A couple of weeks ago I was afforded the opportunity to speak at the Drink Tank industry conference in London. I was delighted to do so, not just because it is an important and respected event for UK producers and retailers, but also because I wanted to stress the need for our industry to come together and do more to tackle alcohol harm and promote social responsibility.
A responsible industry
This is, without question, a responsible industry. Producers and retailers have, for many years, taken steps to ensure alcohol is produced and sold responsibility. The industry has backed measures to improve our night time economy, reduce binge drinking, tackle underage drinking and eradicate drink driving. The numbers back up our efforts – by almost all measures we’ve made great progress over the last 10-15 years – and those achievements are a direct consequence of industry action. We’re sometimes shy to take credit for what we’ve achieved but that shouldn’t detract from the reality.
It would be logical to conclude that with progress in the right direction, we just need to continue as we are, maintaining the status quo. Although I wish it were, I’m afraid that simply isn’t the case. There remain some difficult challenges for us to overcome. The very small minority of people drinking at exceptionally high levels remain stubbornly resistant to change. Alcohol-related deaths are broadly flat. The frequent flyers appearing in our A&E departments, for whom alcohol misuse is often just one part of a complex and challenging set of conditions, contribute hugely to the burden on the NHS. And there is increasing discussion amongst parliamentarians about the impact of alcohol misuse on families and young people.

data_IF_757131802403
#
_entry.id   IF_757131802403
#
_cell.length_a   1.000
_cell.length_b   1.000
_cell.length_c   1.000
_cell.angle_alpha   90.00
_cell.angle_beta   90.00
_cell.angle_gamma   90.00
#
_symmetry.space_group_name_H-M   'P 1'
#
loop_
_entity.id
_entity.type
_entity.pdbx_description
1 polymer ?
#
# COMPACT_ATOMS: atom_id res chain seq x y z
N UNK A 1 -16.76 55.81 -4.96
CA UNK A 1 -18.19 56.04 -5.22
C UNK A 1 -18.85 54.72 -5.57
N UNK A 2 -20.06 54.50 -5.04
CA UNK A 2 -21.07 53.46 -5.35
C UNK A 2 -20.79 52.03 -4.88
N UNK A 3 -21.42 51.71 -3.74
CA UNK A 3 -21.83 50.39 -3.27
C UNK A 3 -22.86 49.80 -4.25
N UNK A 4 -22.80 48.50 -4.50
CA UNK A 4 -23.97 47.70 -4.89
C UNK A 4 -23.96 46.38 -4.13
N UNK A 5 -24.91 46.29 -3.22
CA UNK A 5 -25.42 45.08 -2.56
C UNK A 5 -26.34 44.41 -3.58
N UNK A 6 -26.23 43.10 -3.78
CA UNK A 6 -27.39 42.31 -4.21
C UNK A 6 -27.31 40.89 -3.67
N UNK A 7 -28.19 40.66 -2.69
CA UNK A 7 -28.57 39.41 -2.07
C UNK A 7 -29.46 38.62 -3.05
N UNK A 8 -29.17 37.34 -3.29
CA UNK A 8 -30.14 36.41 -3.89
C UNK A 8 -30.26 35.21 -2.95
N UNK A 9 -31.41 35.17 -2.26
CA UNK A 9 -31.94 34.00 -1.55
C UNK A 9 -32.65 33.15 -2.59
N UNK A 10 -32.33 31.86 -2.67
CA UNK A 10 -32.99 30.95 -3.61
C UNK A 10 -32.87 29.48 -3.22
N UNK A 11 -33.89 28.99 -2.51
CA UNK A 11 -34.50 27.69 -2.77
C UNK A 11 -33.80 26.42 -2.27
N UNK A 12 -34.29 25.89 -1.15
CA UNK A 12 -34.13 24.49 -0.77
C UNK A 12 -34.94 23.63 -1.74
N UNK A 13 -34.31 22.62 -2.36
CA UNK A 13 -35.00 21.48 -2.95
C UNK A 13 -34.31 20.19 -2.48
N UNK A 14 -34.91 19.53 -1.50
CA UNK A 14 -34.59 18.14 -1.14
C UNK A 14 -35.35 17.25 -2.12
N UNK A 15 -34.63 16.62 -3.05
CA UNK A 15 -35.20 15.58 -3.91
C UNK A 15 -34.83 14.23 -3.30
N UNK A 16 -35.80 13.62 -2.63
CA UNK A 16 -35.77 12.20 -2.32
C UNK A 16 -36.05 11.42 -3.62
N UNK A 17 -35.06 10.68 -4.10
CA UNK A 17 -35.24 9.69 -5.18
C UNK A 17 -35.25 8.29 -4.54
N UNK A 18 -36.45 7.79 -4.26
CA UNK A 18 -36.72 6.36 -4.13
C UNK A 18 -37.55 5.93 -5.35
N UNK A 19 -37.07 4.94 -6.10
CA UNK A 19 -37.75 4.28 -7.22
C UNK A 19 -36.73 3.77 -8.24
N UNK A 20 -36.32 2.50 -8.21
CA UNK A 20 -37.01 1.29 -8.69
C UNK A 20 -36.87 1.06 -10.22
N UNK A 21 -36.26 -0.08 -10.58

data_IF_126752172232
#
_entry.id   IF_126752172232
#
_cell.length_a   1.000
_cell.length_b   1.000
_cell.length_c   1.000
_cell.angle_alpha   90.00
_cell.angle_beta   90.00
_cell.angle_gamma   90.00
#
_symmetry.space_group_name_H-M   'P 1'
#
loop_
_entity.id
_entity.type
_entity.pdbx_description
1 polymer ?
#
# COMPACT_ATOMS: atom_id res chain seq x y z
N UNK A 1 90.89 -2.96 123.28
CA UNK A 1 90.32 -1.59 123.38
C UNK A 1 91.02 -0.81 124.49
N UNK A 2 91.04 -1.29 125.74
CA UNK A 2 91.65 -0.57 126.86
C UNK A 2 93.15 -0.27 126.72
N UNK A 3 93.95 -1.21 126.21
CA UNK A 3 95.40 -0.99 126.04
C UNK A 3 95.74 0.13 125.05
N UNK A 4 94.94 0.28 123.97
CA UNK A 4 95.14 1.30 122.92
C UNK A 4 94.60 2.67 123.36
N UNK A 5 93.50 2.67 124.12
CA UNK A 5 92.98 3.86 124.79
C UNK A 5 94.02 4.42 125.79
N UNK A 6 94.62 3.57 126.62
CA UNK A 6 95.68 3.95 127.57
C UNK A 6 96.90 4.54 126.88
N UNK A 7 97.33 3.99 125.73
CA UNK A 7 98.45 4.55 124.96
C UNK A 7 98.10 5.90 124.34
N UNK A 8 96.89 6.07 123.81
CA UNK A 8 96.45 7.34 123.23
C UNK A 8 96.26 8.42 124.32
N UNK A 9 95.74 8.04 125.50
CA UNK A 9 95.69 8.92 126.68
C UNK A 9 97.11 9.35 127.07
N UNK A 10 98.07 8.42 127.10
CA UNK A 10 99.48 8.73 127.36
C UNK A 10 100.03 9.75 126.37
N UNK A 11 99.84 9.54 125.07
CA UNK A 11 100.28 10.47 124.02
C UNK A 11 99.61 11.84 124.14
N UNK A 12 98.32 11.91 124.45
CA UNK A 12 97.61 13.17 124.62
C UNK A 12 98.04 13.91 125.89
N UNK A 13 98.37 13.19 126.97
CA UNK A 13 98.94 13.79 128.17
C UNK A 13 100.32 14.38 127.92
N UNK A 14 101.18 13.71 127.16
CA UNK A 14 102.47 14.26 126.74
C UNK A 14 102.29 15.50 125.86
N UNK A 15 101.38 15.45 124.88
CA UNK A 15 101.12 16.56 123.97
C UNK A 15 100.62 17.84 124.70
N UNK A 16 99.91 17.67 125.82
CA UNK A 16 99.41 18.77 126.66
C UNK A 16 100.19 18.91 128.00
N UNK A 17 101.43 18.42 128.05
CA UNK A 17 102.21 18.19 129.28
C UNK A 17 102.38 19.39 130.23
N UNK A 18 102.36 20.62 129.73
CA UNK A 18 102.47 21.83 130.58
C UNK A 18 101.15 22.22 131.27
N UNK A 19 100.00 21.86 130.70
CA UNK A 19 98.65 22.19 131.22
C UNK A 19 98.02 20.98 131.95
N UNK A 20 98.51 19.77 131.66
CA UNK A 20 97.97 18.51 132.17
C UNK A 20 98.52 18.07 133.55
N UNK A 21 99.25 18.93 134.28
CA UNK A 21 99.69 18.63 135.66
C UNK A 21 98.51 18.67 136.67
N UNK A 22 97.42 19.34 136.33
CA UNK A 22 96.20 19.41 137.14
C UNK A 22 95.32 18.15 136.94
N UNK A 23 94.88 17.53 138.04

What to expect from Government?
Set against that backdrop, it isn’t difficult to imagine a future government, free from the constraints of Brexit, looking at what more needs to be done. My message to the industry leaders at Drink Tank was to stress the need for action now to tackle these challenges and thereby offset regulatory risk further down the line. I set out at that event the two pathways in front of us – one featuring highly interventionist Government restrictions that curb innovation and stifle growth and another in which through self-regulation and voluntary action, producers and retailers demonstrate beyond question their commitment to keeping their house in order and continuing to tackle harms.
Our nearest neighbours have set out what a more restrictive environment will include. The Irish Public Health (Alcohol) Act, passed last year includes a range of precedent-setting measures that restrict the sale and advertising of alcohol. In Scotland, there is appetite to build on the roll out of minimum unit pricing with further curbs on marketing.
A collective response
But it needn’t be this way. We have a window in which to bolster our social responsibility credentials by taking ownership of both the successes we’ve enjoyed but also the challenges and issues that remain. To do so, we must look beyond short-term, narrow interests and work collectively to make demonstrable and credible progress. The Portman Group, as the sole industry-body working across Beer, Wine, Spirits and Cider, is best placed to deliver this collective commitment to action. Effective and impactful industry self-regulation, supported across the sector, is a great example of what we can achieve together but we must do more.
I urged all those at the Drink Tank event to come together and begin a new conversation on alcohol social responsibility in 2020. The Portman Group will be at the forefront of this discussion but we need everyone to get involved. We want to be a broad church, working with all parts of the sector, and I’m pleased that we’re engaged with and working alongside more producers than ever before. If you’ve not yet got involved, or you’d like to discuss how you can play your part, don’t hesitate to get in touch.